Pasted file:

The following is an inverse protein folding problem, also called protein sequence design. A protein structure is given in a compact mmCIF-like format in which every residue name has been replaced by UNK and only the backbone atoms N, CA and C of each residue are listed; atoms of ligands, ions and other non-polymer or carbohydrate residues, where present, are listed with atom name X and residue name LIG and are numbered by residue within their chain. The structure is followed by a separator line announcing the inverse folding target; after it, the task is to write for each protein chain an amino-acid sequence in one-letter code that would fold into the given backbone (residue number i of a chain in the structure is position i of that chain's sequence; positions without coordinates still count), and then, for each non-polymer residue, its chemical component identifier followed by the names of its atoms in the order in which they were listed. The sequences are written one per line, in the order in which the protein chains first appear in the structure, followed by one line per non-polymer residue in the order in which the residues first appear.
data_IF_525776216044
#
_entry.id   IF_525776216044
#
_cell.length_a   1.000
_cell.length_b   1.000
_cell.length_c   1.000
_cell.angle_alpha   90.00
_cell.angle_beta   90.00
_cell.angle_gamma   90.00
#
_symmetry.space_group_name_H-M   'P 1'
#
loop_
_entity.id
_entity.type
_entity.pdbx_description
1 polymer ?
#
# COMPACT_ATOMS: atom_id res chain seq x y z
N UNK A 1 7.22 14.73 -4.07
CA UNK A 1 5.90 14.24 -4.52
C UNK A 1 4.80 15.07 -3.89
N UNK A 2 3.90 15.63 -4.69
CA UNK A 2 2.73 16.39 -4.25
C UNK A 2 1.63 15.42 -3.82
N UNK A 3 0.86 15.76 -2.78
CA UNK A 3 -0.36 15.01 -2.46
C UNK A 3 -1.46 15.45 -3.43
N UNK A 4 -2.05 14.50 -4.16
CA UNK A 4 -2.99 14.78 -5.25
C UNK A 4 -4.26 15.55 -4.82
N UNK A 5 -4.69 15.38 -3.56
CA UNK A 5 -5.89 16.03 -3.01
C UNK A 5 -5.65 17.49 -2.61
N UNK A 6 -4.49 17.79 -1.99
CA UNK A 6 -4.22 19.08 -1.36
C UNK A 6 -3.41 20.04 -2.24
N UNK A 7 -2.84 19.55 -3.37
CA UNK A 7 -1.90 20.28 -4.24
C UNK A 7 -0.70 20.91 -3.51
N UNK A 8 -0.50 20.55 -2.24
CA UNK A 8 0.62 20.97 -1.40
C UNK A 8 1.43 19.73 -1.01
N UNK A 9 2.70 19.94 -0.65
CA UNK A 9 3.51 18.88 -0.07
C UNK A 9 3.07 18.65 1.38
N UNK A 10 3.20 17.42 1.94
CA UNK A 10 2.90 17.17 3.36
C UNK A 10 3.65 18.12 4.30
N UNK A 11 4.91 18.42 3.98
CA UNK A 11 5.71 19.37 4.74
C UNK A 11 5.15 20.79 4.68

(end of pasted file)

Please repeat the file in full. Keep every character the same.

The following is an inverse protein folding problem, also called protein sequence design. A protein structure is given in a compact mmCIF-like format in which every residue name has been replaced by UNK and only the backbone atoms N, CA and C of each residue are listed; atoms of ligands, ions and other non-polymer or carbohydrate residues, where present, are listed with atom name X and residue name LIG and are numbered by residue within their chain. The structure is followed by a separator line announcing the inverse folding target; after it, the task is to write for each protein chain an amino-acid sequence in one-letter code that would fold into the given backbone (residue number i of a chain in the structure is position i of that chain's sequence; positions without coordinates still count), and then, for each non-polymer residue, its chemical component identifier followed by the names of its atoms in the order in which they were listed. The sequences are written one per line, in the order in which the protein chains first appear in the structure, followed by one line per non-polymer residue in the order in which the residues first appear.
data_IF_525776216044
#
_entry.id   IF_525776216044
#
_cell.length_a   1.000
_cell.length_b   1.000
_cell.length_c   1.000
_cell.angle_alpha   90.00
_cell.angle_beta   90.00
_cell.angle_gamma   90.00
#
_symmetry.space_group_name_H-M   'P 1'
#
loop_
_entity.id
_entity.type
_entity.pdbx_description
1 polymer ?
#
# COMPACT_ATOMS: atom_id res chain seq x y z
N UNK A 1 7.22 14.73 -4.07
CA UNK A 1 5.90 14.24 -4.52
C UNK A 1 4.80 15.07 -3.89
N UNK A 2 3.90 15.63 -4.69
CA UNK A 2 2.73 16.39 -4.25
C UNK A 2 1.63 15.42 -3.82
N UNK A 3 0.86 15.76 -2.78
CA UNK A 3 -0.36 15.01 -2.46
C UNK A 3 -1.46 15.45 -3.43
N UNK A 4 -2.05 14.50 -4.16
CA UNK A 4 -2.99 14.78 -5.25
C UNK A 4 -4.26 15.55 -4.82
N UNK A 5 -4.69 15.38 -3.56
CA UNK A 5 -5.89 16.03 -3.01
C UNK A 5 -5.65 17.49 -2.61
N UNK A 6 -4.49 17.79 -1.99
CA UNK A 6 -4.22 19.08 -1.36
C UNK A 6 -3.41 20.04 -2.24
N UNK A 7 -2.84 19.55 -3.37
CA UNK A 7 -1.90 20.28 -4.24
C UNK A 7 -0.70 20.91 -3.51
N UNK A 8 -0.50 20.55 -2.24
CA UNK A 8 0.62 20.97 -1.40
C UNK A 8 1.43 19.73 -1.01
N UNK A 9 2.70 19.94 -0.65
CA UNK A 9 3.51 18.88 -0.07
C UNK A 9 3.07 18.65 1.38
N UNK A 10 3.20 17.42 1.94
CA UNK A 10 2.90 17.17 3.36
C UNK A 10 3.65 18.12 4.30
N UNK A 11 4.91 18.42 3.98
CA UNK A 11 5.71 19.37 4.74
C UNK A 11 5.15 20.79 4.68